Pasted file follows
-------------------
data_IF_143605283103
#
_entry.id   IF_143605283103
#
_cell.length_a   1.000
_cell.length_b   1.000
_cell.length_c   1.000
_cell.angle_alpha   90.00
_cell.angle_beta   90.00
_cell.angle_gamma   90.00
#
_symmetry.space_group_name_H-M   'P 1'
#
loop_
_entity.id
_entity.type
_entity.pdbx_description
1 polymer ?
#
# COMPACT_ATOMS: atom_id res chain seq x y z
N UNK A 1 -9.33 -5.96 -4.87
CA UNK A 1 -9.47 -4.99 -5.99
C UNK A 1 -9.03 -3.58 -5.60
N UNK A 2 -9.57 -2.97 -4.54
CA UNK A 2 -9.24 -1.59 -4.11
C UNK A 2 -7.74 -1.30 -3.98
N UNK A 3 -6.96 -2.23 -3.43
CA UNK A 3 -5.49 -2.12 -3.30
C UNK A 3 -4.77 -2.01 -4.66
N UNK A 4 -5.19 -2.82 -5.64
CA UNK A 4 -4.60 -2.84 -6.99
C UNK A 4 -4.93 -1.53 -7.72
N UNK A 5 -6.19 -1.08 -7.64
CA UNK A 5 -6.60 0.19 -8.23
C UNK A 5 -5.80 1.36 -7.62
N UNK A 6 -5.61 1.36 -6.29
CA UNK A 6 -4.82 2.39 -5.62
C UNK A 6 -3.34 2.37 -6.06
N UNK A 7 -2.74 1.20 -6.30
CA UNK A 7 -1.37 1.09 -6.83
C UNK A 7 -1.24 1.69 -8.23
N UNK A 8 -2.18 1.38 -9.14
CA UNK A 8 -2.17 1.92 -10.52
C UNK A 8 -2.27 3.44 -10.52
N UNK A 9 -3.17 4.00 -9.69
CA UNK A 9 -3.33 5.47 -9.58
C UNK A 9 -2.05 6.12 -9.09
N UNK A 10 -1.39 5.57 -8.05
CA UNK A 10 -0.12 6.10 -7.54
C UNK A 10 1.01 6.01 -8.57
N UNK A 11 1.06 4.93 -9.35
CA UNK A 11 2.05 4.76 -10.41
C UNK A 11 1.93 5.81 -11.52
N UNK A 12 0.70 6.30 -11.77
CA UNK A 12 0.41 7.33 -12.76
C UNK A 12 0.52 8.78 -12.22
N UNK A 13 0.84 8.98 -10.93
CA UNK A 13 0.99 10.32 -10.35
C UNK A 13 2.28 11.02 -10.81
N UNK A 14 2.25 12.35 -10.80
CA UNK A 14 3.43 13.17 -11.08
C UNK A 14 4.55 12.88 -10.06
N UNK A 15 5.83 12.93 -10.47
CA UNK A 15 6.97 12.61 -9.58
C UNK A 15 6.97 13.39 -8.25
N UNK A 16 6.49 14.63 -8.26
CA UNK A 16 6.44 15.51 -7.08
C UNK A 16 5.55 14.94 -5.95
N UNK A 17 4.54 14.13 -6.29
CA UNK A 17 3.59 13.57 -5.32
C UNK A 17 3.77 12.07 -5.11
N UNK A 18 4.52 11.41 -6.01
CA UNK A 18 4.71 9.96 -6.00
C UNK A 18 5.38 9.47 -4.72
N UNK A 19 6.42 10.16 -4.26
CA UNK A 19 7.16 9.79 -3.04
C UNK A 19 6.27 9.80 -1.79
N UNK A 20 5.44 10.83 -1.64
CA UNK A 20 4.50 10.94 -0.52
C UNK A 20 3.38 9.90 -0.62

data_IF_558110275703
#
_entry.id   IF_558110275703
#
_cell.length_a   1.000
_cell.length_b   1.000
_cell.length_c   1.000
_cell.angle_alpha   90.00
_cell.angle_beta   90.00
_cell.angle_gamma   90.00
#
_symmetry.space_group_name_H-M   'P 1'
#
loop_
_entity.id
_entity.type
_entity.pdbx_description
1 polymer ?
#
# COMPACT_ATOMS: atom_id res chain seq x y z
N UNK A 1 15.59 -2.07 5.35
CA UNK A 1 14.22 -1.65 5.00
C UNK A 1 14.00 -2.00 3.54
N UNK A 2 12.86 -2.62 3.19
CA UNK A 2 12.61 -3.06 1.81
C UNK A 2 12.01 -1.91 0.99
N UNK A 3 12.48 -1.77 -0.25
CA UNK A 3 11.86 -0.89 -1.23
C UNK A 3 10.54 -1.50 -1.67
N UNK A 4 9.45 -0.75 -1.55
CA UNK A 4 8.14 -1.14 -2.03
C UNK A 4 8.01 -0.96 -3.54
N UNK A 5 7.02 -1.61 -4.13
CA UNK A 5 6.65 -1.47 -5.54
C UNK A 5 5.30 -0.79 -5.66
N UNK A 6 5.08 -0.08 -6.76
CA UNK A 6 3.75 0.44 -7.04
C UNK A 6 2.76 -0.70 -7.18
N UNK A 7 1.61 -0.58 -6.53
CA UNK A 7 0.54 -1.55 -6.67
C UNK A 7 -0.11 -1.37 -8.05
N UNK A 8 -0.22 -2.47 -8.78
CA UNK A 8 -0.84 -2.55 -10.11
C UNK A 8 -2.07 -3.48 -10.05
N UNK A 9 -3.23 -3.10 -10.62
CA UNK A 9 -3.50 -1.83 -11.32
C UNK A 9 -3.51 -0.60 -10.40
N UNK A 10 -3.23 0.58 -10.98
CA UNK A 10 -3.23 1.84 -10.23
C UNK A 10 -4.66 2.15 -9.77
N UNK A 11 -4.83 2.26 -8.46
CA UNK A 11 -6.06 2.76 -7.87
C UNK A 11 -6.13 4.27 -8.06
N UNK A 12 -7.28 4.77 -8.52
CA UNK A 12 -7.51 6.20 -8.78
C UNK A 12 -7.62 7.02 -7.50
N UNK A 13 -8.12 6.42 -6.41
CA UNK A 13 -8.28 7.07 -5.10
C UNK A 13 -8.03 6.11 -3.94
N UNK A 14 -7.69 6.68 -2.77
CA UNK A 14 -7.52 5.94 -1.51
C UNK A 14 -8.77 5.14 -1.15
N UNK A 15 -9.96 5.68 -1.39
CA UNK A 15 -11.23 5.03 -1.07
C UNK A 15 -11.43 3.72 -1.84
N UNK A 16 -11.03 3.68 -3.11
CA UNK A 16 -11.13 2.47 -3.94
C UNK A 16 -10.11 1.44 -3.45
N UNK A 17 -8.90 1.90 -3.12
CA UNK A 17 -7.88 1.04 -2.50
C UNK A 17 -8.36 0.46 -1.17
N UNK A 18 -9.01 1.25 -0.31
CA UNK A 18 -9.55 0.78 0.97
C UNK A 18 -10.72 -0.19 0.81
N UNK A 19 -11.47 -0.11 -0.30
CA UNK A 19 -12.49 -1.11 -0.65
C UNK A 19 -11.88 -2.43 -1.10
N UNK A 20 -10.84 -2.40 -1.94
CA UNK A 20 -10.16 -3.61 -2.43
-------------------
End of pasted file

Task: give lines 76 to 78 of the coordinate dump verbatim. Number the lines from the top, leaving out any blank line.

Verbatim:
CA UNK A 19 7.16 9.79 -3.04
C UNK A 19 6.27 9.80 -1.79
N UNK A 20 5.44 10.83 -1.64